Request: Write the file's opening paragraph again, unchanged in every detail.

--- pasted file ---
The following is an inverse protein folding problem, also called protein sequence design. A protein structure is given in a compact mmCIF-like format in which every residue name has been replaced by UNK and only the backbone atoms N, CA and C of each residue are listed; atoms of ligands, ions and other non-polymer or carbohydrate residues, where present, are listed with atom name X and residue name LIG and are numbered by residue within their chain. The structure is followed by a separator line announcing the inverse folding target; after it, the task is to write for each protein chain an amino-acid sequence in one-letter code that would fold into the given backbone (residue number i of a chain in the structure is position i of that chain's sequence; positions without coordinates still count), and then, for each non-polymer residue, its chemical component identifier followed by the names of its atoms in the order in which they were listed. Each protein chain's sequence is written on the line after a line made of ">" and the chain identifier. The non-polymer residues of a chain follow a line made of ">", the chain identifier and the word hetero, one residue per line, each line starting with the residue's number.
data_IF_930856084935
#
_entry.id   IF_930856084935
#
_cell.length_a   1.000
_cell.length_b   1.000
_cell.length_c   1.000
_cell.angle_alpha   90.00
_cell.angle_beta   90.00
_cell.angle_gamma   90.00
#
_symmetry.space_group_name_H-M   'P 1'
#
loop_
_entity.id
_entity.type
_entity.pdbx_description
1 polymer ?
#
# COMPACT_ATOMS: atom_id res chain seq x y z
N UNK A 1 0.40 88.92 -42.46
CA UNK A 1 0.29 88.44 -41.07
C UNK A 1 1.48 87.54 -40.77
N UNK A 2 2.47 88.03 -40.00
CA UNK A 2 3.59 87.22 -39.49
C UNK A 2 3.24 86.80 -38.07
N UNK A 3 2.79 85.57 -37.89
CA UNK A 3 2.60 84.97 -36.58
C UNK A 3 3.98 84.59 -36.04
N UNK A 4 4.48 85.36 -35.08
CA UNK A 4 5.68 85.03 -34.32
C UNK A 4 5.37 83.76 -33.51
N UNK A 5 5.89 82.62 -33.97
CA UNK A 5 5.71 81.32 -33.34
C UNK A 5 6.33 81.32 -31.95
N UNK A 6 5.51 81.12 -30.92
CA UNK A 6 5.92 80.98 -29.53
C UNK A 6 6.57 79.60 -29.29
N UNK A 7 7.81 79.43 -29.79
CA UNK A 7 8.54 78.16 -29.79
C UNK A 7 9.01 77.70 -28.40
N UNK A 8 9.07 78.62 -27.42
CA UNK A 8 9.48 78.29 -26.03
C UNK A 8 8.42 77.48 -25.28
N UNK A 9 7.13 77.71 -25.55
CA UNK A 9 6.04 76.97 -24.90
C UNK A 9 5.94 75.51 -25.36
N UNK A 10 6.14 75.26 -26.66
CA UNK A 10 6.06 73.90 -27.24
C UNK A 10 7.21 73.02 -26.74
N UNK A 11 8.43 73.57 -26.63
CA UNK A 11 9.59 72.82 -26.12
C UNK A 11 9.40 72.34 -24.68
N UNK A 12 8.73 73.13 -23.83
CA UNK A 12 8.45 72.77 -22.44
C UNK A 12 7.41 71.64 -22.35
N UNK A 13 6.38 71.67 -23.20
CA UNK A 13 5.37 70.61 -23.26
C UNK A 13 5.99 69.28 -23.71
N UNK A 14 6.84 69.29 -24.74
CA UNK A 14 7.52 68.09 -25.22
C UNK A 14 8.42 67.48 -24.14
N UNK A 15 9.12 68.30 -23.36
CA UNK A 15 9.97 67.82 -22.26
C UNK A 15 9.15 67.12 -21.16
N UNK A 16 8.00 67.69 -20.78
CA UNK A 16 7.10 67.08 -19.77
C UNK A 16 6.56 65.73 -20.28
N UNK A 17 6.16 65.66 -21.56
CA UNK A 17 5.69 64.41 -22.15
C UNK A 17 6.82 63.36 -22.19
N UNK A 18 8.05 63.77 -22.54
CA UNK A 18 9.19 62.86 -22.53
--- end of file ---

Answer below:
The following is an inverse protein folding problem, also called protein sequence design. A protein structure is given in a compact mmCIF-like format in which every residue name has been replaced by UNK and only the backbone atoms N, CA and C of each residue are listed; atoms of ligands, ions and other non-polymer or carbohydrate residues, where present, are listed with atom name X and residue name LIG and are numbered by residue within their chain. The structure is followed by a separator line announcing the inverse folding target; after it, the task is to write for each protein chain an amino-acid sequence in one-letter code that would fold into the given backbone (residue number i of a chain in the structure is position i of that chain's sequence; positions without coordinates still count), and then, for each non-polymer residue, its chemical component identifier followed by the names of its atoms in the order in which they were listed. Each protein chain's sequence is written on the line after a line made of ">" and the chain identifier. The non-polymer residues of a chain follow a line made of ">", the chain identifier and the word hetero, one residue per line, each line starting with the residue's number.